The United States appears to be facing a possible population crisis. Statistics from the National Institutes for Health show that the U.S. birthrate has declined to the extent that it cannot sustain the current population level. Conventional wisdom suggests that countries experiencing population decline – largely industrialized nations – face serious problems. Yet in the latter half of the 20th century, we feared the threat of an exploding population. There are some subjects for which any outcome appears dangerous: a growing population because it outstrips resources and a declining population because it threatens to slow the economy. Are warnings of a new crisis valid?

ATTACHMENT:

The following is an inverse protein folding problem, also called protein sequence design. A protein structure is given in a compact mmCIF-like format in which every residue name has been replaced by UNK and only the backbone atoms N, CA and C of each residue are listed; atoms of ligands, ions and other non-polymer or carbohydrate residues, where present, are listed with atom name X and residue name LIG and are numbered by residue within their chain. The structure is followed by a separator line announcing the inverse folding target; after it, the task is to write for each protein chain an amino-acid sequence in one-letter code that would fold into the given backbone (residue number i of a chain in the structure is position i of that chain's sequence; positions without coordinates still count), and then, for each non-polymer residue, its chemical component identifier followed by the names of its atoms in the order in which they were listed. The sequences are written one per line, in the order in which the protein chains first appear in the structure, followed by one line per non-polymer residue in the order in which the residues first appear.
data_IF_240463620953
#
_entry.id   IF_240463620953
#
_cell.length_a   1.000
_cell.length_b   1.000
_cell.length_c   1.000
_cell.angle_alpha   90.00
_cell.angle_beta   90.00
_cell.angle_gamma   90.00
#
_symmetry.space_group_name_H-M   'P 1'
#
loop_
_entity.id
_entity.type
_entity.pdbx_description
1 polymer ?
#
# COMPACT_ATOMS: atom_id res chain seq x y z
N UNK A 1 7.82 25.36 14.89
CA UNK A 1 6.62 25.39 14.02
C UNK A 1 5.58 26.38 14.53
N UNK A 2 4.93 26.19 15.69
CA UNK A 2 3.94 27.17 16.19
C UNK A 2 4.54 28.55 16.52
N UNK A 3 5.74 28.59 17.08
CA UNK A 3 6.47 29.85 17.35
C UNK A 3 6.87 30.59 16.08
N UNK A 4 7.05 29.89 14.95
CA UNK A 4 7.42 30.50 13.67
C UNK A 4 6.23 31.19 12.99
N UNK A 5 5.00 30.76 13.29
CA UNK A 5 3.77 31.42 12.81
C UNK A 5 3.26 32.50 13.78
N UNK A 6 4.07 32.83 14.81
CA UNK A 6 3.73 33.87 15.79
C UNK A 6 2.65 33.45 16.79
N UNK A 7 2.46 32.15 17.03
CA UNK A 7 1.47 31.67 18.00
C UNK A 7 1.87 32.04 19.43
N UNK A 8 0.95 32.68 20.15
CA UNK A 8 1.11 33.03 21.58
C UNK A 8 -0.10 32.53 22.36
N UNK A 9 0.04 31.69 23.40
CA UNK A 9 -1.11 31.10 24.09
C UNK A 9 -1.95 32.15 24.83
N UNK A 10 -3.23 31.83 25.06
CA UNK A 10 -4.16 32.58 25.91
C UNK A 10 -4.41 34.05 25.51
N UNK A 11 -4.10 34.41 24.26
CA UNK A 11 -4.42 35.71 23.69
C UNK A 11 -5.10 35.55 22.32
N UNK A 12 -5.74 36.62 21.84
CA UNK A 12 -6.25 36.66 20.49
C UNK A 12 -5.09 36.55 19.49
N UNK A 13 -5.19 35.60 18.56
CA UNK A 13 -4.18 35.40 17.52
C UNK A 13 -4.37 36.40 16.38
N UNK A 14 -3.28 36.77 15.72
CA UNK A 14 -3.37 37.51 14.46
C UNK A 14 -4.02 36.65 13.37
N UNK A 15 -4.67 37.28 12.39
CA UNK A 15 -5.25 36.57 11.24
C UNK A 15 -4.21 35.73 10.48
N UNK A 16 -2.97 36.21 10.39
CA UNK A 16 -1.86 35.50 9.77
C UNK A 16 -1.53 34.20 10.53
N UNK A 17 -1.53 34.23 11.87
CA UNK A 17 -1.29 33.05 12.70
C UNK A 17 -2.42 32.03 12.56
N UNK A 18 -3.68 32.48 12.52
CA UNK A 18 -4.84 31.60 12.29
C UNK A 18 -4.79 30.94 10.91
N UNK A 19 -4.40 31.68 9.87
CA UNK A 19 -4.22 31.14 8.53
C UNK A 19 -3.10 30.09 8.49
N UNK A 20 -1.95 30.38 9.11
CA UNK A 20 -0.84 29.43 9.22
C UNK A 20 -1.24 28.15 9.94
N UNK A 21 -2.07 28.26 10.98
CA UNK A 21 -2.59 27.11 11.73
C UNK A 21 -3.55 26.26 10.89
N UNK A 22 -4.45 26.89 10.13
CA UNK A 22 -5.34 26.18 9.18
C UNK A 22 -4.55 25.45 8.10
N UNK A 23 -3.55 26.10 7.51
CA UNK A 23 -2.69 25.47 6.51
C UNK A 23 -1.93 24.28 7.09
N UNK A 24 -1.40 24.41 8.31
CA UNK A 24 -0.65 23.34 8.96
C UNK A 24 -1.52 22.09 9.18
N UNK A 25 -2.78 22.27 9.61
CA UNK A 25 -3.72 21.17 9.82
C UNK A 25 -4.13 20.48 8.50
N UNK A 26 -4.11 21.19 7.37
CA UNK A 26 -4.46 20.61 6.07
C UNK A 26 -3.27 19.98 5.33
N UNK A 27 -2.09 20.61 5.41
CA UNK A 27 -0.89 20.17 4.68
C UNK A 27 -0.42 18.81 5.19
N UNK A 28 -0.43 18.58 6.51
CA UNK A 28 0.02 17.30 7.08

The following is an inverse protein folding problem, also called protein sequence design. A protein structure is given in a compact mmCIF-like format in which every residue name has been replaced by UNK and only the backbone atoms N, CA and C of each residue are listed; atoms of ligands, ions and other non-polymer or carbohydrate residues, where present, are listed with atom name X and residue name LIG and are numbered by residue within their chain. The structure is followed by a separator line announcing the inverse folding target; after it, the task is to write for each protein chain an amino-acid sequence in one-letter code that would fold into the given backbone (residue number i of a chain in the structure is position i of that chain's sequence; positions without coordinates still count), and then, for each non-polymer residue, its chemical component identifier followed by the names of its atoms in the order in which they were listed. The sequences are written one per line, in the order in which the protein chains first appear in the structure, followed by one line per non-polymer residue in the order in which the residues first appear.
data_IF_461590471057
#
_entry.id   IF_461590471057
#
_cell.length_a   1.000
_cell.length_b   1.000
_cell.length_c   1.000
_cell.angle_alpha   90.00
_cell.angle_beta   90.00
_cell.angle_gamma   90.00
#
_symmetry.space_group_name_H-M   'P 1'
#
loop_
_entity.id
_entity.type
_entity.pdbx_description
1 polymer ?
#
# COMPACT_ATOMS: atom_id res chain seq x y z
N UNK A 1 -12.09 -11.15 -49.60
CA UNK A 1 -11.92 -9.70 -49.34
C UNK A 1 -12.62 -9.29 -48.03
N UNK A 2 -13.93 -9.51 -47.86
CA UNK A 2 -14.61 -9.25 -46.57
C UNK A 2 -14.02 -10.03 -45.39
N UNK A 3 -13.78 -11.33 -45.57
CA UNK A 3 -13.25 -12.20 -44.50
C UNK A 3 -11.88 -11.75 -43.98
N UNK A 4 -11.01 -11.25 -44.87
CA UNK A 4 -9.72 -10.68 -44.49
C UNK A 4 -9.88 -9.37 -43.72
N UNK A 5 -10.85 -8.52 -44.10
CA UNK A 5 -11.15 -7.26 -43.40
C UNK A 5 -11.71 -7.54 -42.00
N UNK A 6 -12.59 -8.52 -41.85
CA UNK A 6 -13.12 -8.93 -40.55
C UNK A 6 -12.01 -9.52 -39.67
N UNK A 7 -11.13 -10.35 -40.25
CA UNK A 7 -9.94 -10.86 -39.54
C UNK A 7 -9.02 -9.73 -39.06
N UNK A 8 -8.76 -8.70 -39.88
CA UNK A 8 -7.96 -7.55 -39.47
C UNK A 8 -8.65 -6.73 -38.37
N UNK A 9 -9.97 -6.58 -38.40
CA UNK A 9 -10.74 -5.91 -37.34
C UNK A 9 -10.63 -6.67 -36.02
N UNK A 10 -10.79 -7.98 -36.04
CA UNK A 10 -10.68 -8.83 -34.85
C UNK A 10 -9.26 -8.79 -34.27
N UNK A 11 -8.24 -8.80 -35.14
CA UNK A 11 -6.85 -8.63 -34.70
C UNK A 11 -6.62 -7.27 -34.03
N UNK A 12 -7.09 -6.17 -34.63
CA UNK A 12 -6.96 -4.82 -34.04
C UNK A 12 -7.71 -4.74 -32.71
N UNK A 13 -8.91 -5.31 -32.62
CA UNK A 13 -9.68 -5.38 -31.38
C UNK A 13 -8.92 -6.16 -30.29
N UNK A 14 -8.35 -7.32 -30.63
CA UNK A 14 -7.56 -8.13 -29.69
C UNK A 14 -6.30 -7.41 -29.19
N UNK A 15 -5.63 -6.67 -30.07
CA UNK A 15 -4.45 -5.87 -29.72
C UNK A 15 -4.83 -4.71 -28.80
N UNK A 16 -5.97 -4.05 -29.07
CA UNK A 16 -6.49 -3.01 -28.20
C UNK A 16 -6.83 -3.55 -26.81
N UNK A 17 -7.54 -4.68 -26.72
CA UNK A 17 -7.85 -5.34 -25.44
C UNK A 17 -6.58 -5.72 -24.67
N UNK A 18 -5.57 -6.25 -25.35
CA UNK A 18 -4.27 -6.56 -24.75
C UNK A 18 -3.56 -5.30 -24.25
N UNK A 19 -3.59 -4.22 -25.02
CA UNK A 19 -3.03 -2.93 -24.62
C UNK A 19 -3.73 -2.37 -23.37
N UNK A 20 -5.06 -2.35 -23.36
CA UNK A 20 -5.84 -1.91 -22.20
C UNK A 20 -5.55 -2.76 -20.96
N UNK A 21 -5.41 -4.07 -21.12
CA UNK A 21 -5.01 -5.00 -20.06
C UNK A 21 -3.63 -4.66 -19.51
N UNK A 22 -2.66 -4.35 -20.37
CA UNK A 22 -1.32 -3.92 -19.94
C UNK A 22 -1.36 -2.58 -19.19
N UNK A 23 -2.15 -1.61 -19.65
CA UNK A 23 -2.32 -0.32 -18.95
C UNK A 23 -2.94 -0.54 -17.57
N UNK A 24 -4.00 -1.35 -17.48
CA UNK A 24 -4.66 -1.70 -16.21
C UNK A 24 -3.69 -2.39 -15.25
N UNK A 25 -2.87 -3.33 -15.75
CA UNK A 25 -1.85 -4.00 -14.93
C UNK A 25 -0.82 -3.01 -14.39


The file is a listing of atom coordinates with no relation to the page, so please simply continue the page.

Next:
In 1968, Stanford University biologist Paul Ehrlich argued that by the 1970s, the world’s population would outstrip its resources, leading to hundreds of millions of deaths from starvation – including tens of millions in the U.S. Other researchers suggested the catastrophe was less imminent but agreed that pop
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